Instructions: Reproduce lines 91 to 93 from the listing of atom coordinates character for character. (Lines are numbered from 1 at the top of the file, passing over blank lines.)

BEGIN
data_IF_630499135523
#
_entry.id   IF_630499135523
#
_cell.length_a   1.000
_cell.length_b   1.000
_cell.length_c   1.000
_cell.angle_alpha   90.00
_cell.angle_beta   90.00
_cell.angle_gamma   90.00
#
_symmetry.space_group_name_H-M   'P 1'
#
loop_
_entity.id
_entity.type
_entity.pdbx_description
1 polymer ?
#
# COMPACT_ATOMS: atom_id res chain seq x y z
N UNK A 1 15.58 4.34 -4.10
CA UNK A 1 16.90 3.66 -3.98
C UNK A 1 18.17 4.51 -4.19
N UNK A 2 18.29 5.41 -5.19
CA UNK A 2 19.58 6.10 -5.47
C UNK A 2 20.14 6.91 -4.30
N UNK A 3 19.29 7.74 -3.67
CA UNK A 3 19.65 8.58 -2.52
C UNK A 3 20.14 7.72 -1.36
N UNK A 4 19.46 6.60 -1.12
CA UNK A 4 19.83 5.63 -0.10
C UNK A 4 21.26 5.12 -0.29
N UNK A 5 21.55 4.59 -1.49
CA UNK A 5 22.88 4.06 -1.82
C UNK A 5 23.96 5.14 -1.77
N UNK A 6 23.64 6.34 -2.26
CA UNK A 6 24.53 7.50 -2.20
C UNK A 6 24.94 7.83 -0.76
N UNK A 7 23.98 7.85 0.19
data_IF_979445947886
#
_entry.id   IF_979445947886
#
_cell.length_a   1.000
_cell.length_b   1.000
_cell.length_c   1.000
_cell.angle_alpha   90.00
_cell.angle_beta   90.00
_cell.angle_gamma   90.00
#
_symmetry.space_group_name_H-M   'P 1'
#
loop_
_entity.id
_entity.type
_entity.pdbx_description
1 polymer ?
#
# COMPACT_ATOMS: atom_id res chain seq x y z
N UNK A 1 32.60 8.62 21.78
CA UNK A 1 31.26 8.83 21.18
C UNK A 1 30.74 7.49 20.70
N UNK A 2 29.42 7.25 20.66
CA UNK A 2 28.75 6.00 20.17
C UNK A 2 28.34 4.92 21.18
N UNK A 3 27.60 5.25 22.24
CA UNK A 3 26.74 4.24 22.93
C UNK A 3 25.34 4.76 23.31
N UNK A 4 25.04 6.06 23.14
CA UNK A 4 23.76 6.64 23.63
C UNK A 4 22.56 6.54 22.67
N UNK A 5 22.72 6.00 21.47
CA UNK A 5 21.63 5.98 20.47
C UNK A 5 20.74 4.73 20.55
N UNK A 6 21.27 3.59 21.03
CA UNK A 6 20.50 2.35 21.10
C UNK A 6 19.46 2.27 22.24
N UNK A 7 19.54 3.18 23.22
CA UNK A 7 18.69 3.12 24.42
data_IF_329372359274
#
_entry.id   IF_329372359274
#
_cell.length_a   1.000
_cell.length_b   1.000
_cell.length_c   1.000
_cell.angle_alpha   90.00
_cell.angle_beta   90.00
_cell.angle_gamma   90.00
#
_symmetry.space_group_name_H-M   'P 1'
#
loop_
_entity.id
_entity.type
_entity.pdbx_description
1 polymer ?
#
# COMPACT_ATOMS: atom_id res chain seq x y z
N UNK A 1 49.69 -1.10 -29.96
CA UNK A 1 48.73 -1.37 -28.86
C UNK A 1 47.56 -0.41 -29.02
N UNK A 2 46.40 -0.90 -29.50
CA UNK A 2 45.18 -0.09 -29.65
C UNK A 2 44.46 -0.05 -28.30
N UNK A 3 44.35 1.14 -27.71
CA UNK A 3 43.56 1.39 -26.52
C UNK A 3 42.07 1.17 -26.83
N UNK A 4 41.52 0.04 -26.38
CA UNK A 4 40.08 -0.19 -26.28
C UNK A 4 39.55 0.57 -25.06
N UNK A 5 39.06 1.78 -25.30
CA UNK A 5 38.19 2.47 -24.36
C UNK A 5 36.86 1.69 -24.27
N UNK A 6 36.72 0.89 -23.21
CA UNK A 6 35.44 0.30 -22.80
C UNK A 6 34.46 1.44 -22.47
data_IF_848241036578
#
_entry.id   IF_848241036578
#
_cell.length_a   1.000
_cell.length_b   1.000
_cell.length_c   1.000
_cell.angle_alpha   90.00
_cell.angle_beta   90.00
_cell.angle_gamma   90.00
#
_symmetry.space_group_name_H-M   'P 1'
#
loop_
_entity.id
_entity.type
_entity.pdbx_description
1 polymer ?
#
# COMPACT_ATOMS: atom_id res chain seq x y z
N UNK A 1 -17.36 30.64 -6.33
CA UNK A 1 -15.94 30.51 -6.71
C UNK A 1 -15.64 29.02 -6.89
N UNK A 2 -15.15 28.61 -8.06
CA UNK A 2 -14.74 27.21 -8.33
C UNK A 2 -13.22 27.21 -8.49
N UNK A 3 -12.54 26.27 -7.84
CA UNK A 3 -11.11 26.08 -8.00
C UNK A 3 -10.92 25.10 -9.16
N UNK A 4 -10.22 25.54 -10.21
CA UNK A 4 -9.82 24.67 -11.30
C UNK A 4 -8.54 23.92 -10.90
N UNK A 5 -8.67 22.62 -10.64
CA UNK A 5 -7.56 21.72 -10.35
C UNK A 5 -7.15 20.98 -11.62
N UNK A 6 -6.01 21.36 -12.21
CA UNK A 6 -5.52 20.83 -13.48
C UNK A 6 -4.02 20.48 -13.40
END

_symmetry.space_group_name_H-M   'P 1'
#
loop_